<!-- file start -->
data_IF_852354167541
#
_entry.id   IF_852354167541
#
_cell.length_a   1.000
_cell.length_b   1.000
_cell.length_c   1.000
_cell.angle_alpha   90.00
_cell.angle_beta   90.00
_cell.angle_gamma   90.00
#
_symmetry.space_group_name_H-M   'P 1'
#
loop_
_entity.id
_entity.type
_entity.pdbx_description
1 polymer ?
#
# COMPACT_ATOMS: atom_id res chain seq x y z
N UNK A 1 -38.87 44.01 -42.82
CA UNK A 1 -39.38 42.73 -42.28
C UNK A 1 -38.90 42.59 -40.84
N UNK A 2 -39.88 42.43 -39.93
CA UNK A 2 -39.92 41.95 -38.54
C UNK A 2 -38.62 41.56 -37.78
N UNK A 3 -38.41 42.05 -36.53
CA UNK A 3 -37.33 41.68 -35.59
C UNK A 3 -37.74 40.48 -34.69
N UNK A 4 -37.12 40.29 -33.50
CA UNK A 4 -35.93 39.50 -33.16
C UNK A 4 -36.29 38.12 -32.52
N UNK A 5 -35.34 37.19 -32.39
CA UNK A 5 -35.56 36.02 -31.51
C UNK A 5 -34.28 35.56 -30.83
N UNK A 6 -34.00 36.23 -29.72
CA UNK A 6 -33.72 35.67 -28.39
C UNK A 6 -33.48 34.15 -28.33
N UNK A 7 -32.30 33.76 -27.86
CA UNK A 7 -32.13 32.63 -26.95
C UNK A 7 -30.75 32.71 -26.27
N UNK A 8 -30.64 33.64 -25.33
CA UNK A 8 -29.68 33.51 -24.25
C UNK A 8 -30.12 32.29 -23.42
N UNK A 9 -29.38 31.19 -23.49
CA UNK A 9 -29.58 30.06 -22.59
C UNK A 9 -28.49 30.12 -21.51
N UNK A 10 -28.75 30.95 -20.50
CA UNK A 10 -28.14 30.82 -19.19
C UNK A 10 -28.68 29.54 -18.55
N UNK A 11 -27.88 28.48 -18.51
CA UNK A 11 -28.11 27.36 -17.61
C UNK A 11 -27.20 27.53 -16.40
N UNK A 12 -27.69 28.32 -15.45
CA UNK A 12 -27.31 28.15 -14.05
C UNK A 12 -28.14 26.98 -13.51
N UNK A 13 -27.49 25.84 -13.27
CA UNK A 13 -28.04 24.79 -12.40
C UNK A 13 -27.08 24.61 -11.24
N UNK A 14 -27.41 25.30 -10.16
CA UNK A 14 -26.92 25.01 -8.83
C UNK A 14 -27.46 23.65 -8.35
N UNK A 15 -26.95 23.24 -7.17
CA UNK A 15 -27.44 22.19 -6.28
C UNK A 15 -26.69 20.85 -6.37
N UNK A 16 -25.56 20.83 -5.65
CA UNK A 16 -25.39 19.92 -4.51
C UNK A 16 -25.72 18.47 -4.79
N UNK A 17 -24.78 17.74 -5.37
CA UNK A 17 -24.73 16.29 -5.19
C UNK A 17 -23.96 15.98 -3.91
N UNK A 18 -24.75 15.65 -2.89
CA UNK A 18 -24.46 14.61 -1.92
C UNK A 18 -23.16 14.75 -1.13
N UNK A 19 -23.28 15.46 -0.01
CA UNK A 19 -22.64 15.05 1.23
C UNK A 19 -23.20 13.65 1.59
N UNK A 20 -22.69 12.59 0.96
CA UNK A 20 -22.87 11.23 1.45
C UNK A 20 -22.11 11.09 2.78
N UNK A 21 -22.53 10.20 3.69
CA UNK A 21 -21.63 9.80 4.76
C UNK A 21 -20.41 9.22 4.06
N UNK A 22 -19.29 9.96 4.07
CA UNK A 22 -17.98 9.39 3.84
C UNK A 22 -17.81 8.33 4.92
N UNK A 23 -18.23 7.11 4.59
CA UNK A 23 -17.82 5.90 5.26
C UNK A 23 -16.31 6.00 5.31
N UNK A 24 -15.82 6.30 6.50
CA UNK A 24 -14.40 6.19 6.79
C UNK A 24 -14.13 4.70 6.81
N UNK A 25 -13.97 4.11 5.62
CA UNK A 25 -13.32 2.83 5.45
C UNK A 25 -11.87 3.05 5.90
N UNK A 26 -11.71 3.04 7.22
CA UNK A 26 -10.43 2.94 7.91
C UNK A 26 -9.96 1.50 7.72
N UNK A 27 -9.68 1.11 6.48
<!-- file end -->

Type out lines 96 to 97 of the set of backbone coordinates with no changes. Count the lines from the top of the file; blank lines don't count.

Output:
N UNK A 26 -11.71 3.04 7.22
CA UNK A 26 -10.43 2.94 7.91